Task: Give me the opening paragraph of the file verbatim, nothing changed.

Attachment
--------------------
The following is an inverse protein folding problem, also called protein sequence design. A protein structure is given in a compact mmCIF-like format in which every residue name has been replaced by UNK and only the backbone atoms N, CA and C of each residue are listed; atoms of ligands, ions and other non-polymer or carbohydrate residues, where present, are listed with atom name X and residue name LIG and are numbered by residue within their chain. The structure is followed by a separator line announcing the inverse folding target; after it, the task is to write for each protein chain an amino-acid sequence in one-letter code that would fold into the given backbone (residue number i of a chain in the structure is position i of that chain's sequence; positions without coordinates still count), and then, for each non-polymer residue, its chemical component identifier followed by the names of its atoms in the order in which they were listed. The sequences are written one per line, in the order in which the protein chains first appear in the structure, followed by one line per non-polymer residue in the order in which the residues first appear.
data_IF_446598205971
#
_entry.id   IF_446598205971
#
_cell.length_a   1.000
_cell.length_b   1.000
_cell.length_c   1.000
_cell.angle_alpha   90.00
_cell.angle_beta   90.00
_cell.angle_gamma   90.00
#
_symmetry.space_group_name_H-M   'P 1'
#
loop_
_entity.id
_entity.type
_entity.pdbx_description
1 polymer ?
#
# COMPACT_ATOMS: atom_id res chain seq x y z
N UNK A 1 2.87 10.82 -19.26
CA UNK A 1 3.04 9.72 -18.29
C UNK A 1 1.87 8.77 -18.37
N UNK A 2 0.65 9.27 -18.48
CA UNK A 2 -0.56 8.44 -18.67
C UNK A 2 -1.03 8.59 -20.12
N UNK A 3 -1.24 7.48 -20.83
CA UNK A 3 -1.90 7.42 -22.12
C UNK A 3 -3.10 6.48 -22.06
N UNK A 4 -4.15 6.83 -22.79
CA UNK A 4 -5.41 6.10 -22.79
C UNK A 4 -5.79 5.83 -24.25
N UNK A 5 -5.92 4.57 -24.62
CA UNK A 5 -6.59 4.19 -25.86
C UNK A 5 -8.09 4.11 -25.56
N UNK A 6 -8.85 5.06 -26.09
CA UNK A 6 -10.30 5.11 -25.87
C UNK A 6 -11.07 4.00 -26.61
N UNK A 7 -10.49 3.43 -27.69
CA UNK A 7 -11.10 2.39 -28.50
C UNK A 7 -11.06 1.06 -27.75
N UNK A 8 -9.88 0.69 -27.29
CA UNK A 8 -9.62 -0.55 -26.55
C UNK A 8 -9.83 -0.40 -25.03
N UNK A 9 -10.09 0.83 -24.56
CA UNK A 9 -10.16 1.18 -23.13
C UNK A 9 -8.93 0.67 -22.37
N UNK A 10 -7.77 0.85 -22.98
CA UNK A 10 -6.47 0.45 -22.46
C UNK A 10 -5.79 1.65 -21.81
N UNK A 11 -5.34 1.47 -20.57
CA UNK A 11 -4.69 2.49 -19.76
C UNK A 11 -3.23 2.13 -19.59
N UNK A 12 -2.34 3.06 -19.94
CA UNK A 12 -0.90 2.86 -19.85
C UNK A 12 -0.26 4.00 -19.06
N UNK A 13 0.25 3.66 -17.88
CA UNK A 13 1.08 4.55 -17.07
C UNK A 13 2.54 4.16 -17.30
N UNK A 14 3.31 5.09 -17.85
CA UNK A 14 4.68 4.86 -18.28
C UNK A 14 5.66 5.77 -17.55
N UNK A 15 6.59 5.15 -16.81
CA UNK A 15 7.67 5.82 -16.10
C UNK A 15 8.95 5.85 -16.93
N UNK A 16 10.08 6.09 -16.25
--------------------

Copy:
The following is an inverse protein folding problem, also called protein sequence design. A protein structure is given in a compact mmCIF-like format in which every residue name has been replaced by UNK and only the backbone atoms N, CA and C of each residue are listed; atoms of ligands, ions and other non-polymer or carbohydrate residues, where present, are listed with atom name X and residue name LIG and are numbered by residue within their chain. The structure is followed by a separator line announcing the inverse folding target; after it, the task is to write for each protein chain an amino-acid sequence in one-letter code that would fold into the given backbone (residue number i of a chain in the structure is position i of that chain's sequence; positions without coordinates still count), and then, for each non-polymer residue, its chemical component identifier followed by the names of its atoms in the order in which they were listed. The sequences are written one per line, in the order in which the protein chains first appear in the structure, followed by one line per non-polymer residue in the order in which the residues first appear.